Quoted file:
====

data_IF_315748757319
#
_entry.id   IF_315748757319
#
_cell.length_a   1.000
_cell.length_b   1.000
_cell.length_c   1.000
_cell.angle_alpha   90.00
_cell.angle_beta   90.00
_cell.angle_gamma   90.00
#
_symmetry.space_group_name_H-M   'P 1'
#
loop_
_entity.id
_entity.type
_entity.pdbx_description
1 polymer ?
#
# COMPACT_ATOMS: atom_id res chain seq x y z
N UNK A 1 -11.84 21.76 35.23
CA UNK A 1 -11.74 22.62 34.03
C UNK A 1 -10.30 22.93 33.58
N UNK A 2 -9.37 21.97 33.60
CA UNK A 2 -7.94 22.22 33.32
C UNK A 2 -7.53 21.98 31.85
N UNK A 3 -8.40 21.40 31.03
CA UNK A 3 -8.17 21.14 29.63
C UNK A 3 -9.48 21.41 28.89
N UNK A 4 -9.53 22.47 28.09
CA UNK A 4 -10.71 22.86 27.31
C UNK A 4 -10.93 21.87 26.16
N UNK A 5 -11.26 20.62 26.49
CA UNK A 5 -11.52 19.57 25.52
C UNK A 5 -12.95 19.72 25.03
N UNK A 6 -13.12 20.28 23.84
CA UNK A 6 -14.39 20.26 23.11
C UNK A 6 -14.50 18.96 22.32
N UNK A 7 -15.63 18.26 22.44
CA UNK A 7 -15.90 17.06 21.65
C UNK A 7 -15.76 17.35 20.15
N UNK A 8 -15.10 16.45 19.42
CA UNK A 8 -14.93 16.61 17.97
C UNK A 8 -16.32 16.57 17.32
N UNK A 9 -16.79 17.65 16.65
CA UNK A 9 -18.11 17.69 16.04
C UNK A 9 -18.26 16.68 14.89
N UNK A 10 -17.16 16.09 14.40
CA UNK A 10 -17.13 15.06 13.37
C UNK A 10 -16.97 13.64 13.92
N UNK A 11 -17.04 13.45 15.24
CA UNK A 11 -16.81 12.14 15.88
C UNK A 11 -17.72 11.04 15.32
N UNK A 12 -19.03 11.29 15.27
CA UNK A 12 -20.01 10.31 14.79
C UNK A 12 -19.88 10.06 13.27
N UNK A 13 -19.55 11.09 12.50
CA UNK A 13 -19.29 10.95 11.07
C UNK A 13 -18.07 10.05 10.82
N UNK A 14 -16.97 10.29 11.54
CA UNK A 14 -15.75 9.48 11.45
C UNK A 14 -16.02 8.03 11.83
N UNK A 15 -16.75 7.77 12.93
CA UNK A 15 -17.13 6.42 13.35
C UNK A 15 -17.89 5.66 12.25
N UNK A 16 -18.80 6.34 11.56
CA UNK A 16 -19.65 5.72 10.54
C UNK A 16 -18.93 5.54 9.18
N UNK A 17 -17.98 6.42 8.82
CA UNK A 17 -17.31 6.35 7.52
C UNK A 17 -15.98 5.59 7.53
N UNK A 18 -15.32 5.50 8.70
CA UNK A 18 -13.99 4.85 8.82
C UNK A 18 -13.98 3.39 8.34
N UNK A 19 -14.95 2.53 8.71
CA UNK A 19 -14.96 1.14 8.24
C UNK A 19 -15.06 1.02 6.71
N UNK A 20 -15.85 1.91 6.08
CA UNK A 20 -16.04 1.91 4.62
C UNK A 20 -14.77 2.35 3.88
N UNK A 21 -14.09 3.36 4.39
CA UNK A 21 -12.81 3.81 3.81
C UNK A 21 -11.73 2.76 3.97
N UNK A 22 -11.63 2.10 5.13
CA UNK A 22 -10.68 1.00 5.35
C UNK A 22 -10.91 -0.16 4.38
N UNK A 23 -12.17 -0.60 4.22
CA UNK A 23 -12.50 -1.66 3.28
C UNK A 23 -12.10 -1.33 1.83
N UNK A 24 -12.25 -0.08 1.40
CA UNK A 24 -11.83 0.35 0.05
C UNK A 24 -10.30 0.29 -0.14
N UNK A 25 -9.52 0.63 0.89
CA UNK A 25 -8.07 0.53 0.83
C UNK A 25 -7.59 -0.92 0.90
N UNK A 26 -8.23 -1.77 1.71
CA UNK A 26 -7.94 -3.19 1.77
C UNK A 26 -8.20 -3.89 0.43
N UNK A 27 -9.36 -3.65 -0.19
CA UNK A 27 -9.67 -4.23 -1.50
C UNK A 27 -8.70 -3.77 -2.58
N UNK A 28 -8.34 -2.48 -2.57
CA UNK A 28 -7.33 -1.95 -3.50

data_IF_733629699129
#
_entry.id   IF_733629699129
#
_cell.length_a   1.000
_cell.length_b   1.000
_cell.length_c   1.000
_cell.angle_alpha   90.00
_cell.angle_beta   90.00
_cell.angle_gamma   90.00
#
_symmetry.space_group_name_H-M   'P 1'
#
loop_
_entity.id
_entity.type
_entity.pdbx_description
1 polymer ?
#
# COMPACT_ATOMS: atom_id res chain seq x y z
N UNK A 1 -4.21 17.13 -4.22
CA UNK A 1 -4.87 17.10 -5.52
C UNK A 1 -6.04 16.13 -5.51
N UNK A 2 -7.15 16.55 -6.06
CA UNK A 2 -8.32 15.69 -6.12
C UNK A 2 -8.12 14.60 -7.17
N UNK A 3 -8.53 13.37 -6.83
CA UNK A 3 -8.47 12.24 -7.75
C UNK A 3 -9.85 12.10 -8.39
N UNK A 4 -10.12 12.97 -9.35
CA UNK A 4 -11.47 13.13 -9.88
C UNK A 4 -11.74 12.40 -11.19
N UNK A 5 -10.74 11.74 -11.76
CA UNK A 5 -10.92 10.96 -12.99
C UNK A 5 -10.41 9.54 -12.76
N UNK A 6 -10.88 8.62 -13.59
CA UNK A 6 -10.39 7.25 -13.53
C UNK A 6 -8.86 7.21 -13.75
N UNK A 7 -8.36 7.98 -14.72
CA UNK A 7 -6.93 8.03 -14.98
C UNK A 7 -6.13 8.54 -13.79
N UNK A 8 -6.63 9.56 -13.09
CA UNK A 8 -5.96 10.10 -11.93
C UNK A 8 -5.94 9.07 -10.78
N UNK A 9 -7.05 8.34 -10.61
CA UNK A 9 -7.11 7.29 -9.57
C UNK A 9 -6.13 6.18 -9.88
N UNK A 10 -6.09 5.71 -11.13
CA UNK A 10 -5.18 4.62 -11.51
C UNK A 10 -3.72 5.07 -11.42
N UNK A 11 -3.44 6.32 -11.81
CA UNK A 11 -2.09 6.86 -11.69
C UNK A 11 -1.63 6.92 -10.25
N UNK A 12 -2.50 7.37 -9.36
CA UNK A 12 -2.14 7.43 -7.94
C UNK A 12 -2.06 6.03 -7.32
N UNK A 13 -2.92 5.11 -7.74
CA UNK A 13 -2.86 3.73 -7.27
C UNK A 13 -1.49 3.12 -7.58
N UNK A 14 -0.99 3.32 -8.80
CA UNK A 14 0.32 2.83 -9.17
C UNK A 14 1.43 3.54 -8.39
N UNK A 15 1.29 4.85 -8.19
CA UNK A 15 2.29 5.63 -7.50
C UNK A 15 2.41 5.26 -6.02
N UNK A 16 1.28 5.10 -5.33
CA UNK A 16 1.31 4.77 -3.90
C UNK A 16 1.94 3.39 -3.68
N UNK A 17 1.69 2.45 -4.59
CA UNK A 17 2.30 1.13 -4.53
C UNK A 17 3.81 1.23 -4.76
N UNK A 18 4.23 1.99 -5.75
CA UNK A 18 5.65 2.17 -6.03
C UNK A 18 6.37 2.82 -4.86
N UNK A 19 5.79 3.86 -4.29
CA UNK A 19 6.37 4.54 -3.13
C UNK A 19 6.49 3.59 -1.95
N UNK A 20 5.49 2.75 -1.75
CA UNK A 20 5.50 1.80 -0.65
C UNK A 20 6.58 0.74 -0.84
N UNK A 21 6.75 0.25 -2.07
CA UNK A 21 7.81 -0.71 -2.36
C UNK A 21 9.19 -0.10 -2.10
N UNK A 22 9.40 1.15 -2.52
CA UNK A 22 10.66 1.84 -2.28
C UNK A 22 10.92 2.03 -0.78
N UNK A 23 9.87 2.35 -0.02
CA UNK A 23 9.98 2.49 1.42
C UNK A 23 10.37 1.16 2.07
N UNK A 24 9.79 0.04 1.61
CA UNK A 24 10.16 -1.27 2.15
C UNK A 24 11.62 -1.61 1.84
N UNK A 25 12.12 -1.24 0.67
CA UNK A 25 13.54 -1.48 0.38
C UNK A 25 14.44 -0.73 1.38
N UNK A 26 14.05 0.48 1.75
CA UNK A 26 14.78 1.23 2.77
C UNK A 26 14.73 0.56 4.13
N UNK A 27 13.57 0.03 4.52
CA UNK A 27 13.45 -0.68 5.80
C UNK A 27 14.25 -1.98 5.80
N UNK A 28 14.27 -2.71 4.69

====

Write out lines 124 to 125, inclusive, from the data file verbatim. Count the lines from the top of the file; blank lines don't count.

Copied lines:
N UNK A 1 -4.21 17.13 -4.22
CA UNK A 1 -4.87 17.10 -5.52